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Alimony Guidelines: What Records to Keep Regarding Your Alimony

You should probably keep records of both your dispersal and acceptance of alimony payments.

In general, alimony (or spousal support) refers to payments from one spouse to another following a divorce or separation. Alimony is not a requirement of a divorce and it is up to the judge to determine whether alimony is needed on a case by case basis. The more modern trend is away from alimony orders, but courts still issue judgments for alimony after long marriages where one spouse earned significantly more than the other. Alimony is also ordered in divorces where one spouse left the workforce to care for children or take care of the household.

In most situations, alimony is tax deductible for the person paying the alimony and is classified as taxable income for the person receiving the alimony payments. This is why alimony guidelines suggest that you keep records of all payments and acceptance of alimony. It often happens that after a messy divorce, the spouses will challenge (or, in some situations, the IRS will look into) amounts that are paid and accepted as alimony. If you do not have documentation that shows just how much was paid or accepted, the person paying alimony may end up losing the tax deduction for the alimony payment and could even be ordered to pay the other spouse any payments that were not documented.

Alimony Guidelines: What the alimony payer should keep

In general, the person that is responsible for paying alimony should keep:

  • A document that has a list showing when each payment was made. This information should include the check number, the address that the check was sent to, and (if your bank supplies it) a copy of the cashed check;
  • Carbon copies of each check that is used for alimony payment. Most banks now allow you to request checkbooks that contain carbon copies of each check. Be sure the write in the memo portion of the check which month the alimony payment is supposed to cover; and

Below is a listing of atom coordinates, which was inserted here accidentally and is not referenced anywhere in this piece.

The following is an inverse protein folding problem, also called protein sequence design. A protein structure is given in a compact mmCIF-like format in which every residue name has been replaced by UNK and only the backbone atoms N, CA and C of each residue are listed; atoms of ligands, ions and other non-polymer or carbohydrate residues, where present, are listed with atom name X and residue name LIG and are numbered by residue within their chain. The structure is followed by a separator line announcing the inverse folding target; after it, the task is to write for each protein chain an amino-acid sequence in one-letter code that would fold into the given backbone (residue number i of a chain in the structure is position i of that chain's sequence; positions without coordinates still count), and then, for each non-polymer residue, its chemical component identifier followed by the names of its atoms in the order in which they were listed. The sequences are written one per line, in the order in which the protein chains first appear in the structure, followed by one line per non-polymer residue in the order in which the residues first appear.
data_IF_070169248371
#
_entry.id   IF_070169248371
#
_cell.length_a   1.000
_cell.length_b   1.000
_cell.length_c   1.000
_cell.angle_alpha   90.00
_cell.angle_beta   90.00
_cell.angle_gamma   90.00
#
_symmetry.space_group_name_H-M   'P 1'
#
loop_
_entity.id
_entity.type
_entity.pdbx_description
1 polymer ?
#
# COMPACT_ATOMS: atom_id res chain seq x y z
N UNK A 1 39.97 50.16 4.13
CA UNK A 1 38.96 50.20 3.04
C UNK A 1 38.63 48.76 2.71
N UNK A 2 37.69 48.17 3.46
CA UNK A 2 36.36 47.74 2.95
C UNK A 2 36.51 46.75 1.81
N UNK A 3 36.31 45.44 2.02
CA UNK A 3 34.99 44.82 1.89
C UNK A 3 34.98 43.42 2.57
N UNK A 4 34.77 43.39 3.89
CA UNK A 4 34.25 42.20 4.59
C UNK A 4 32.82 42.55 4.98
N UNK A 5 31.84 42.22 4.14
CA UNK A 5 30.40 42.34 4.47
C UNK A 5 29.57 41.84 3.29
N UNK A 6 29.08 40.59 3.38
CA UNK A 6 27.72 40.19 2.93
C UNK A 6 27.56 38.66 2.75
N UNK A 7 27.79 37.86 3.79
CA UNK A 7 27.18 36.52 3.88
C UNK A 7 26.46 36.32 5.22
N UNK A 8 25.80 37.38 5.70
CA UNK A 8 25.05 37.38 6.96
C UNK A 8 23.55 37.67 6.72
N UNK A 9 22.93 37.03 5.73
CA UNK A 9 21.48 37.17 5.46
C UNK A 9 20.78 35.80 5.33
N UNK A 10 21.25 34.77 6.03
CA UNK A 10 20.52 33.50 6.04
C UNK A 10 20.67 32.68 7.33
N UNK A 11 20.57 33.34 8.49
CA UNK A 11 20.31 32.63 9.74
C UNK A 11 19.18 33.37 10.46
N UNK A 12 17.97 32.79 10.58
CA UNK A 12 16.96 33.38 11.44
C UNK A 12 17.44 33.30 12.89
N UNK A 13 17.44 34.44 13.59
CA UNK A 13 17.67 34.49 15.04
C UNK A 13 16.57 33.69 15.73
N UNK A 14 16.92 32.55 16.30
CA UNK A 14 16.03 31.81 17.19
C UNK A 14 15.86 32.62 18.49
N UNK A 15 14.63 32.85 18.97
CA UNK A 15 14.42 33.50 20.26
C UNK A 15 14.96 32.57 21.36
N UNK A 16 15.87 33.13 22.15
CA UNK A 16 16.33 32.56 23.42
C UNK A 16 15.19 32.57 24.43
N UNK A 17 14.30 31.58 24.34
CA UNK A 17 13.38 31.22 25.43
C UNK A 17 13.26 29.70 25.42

• Receipts for each alimony payment that is made by cash. Be sure that you have the other person sign each receipt that shows they received the alimony payment as well as the month that it was for.

As with all documents that you may need in case of a tax audit, you should keep all of these records for at least three years from the date you file a tax return on which you claim the alimony tax deduction. Some experts even go so far as to say that you should never throw away these records, as they can be used to show that you did indeed pay alimony should your ex-spouse ever decide to challenge you in court.

Alimony Guidelines: What the alimony recipient should keep

The former spouse that is receiving the alimony payments should keep a detailed list that records each alimony payment that was received. For each payment, the recipient should include:

  • The date that the payment was received;
  • The amount of the payment that was received;
  • The check number that the payment was issued from (or another piece of identifying information such as the money order number);
  • The account number from which the check draws payment;
  • The name of the bank from which the check draws payment (or the place where the money order was issued from);
  • A copy of the check or money order that was used for payment; and
  • A copy of any receipt that you signed in acceptance of a cash payment.

Just like the payer of alimony, the receiver of alimony should keep these records for at least three years in case the IRS comes knocking. In addition, if you feel that your former spouse has stopped making alimony payments, you can take your record to court with you to show where your ex stopped making payments and demand that future payments be made.

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